Shortly after Ms. Haugen went public, two former members of Facebook’s integrity group, Jeff Allen and Sahar Massachi, started the Integrity Institute, a nonprofit that’s meant to assist social media corporations navigate thorny points round belief, security and platform governance. Their announcement acquired much less consideration than Ms. Haugen’s doc dump, however it’s all a part of the identical worthy effort to teach lawmakers, technologists and the general public about making our social media ecosystem more healthy.

Ms. Scott, who acquired divorced from Jeff Bezos in 2019, will not be a tech founder or a start-up maven. But she is making a gift of her Amazon fortune — estimated to be price greater than $50 billion — at a tempo that makes different tech philanthropists seem like penny pinchers.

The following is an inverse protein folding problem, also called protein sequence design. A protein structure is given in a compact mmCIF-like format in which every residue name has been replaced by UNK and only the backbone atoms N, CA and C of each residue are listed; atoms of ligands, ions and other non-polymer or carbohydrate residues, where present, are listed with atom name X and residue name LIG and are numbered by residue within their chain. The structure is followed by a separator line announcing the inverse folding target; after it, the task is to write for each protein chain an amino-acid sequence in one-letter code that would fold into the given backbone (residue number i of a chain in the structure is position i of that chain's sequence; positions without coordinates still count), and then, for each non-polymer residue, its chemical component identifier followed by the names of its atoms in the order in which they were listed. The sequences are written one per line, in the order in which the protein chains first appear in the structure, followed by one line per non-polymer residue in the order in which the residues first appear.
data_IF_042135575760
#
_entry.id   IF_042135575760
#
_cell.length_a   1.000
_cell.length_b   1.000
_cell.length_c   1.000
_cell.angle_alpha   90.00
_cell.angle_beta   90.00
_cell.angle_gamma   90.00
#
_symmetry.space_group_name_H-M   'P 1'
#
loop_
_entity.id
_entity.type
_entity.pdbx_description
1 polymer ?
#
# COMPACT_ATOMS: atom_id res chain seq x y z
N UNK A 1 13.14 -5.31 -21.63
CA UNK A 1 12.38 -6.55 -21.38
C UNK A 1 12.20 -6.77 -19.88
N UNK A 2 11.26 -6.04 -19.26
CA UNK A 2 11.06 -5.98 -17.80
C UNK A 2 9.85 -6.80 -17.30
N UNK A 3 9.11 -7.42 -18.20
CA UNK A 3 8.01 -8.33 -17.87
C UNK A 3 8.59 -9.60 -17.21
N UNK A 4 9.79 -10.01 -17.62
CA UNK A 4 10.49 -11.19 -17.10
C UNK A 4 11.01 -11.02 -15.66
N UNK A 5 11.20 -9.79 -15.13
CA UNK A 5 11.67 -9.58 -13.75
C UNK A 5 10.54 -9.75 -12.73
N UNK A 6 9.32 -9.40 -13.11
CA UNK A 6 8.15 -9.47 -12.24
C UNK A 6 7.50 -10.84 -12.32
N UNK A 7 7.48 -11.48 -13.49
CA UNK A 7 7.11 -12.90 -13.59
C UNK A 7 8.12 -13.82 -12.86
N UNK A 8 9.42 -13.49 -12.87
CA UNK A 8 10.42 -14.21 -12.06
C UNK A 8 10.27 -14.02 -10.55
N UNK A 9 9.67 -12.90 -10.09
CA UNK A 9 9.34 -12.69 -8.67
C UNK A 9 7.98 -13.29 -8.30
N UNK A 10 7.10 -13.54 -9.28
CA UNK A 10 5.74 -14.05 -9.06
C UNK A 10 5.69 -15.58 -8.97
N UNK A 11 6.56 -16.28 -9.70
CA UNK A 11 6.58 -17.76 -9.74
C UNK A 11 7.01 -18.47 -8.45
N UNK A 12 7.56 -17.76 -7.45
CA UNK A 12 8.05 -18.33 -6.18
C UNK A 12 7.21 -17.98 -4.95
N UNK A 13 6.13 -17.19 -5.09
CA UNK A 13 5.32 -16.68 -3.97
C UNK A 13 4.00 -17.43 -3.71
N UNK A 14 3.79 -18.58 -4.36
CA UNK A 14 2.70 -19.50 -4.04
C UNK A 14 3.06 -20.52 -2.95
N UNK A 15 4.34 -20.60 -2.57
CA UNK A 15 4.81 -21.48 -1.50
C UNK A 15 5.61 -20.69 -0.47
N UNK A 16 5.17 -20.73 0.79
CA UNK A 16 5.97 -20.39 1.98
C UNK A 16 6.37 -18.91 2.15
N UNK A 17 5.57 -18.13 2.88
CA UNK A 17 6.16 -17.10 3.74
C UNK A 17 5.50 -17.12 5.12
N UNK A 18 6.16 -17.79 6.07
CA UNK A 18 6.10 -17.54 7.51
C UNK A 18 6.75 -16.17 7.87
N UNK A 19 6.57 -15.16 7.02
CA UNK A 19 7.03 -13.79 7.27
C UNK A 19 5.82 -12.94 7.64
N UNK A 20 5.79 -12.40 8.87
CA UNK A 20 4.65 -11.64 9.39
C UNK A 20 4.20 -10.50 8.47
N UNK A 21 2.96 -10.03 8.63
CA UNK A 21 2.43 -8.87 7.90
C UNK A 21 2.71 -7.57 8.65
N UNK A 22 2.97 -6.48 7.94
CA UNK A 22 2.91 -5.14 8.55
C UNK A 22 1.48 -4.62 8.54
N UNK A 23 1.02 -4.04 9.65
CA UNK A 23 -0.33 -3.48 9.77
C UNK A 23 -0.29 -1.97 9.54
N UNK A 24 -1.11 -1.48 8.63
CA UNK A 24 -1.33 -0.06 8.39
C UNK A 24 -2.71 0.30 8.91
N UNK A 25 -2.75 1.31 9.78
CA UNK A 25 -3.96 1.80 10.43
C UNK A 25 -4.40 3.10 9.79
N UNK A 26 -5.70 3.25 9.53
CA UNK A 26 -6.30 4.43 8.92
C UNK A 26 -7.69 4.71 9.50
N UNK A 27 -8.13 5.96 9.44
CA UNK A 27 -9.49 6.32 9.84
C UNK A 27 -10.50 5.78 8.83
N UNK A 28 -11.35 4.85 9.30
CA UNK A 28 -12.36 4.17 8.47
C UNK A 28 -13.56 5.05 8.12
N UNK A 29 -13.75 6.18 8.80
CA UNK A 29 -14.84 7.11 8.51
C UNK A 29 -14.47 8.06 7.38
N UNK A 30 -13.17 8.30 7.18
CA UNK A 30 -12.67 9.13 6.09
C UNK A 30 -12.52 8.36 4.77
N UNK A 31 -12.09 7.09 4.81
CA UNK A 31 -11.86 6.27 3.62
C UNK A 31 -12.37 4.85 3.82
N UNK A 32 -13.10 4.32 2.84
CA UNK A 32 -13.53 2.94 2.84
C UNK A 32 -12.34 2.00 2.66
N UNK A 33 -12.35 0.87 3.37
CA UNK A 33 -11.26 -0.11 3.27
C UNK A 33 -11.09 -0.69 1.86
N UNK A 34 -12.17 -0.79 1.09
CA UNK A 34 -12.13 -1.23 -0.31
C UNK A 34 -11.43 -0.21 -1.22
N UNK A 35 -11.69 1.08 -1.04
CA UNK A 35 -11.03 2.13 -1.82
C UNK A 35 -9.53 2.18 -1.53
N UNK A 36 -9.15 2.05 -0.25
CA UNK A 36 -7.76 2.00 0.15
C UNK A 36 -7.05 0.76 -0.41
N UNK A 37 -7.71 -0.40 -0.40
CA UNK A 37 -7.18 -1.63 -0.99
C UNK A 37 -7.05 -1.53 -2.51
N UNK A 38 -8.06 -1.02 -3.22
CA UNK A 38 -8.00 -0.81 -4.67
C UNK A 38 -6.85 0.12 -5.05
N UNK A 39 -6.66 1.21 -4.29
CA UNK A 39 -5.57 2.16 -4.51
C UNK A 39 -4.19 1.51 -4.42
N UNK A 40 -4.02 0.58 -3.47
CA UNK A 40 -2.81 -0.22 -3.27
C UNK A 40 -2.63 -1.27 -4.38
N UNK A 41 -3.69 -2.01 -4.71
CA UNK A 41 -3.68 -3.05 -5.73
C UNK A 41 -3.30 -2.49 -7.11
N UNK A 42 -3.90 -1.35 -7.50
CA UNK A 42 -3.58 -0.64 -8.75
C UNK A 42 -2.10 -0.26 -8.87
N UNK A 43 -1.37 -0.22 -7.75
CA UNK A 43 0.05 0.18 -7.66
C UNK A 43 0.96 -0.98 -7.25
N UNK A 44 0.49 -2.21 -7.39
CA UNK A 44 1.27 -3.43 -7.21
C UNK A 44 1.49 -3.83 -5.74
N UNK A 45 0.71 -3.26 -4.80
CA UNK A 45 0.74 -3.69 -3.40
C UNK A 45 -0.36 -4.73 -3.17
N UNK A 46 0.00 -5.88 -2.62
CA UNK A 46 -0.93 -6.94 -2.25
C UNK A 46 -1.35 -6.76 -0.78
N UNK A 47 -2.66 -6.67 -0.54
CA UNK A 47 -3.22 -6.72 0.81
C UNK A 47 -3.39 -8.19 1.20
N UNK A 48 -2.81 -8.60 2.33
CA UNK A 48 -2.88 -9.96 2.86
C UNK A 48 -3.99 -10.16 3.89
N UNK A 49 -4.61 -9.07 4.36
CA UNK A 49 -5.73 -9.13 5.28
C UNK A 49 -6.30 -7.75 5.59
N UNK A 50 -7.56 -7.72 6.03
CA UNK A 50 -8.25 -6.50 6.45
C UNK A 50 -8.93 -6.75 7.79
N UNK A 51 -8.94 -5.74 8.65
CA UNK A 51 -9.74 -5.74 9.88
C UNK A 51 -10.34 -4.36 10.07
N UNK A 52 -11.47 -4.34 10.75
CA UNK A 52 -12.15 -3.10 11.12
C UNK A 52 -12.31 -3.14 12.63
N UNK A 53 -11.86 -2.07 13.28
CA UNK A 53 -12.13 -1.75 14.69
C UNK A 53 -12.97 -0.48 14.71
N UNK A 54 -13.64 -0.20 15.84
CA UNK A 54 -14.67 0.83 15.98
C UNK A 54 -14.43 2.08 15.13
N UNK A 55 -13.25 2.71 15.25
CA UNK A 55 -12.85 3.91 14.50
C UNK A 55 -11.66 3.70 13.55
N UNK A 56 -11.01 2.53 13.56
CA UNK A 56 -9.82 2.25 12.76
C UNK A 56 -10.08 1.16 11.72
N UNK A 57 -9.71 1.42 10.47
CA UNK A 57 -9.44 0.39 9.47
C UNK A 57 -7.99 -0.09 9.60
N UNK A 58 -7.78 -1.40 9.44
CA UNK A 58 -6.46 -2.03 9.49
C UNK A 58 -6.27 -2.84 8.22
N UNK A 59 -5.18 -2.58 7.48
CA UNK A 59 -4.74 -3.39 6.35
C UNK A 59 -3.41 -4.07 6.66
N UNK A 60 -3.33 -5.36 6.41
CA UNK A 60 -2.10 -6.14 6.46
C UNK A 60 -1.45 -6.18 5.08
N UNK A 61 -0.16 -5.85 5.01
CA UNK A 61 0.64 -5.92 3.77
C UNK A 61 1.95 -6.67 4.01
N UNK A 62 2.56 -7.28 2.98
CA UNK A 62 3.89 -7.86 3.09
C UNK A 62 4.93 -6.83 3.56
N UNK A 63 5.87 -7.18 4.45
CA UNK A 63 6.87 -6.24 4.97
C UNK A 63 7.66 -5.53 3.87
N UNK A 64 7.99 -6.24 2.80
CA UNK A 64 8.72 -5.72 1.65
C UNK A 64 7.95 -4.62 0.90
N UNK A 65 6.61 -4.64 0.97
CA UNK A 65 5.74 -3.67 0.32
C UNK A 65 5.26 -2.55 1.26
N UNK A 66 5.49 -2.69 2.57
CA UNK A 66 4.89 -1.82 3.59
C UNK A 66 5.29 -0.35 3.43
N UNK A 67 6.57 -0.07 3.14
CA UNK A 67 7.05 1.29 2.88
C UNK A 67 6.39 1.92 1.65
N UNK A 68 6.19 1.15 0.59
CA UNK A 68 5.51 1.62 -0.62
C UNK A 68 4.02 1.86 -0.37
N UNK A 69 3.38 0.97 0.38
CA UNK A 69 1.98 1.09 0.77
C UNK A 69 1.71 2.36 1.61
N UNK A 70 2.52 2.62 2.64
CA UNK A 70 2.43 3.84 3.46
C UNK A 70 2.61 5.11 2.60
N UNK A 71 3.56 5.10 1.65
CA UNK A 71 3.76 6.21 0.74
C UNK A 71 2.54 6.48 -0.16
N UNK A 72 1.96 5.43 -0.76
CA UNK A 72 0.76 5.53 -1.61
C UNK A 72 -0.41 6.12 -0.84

She donated more than $6 billion in 2021 alone to a bunch of charities, colleges and social packages, an astonishing feat for a person working with a small group of advisers. (For scale, all the Gates Foundation gave out $5.eight billion in direct grants in 2020.)

And in contrast to different donors, who splash their names on buildings and museum wings, Ms. Scott introduced her presents quietly in a sequence of understated blog posts. Let’s hope that in 2022, extra tech moguls observe her lead.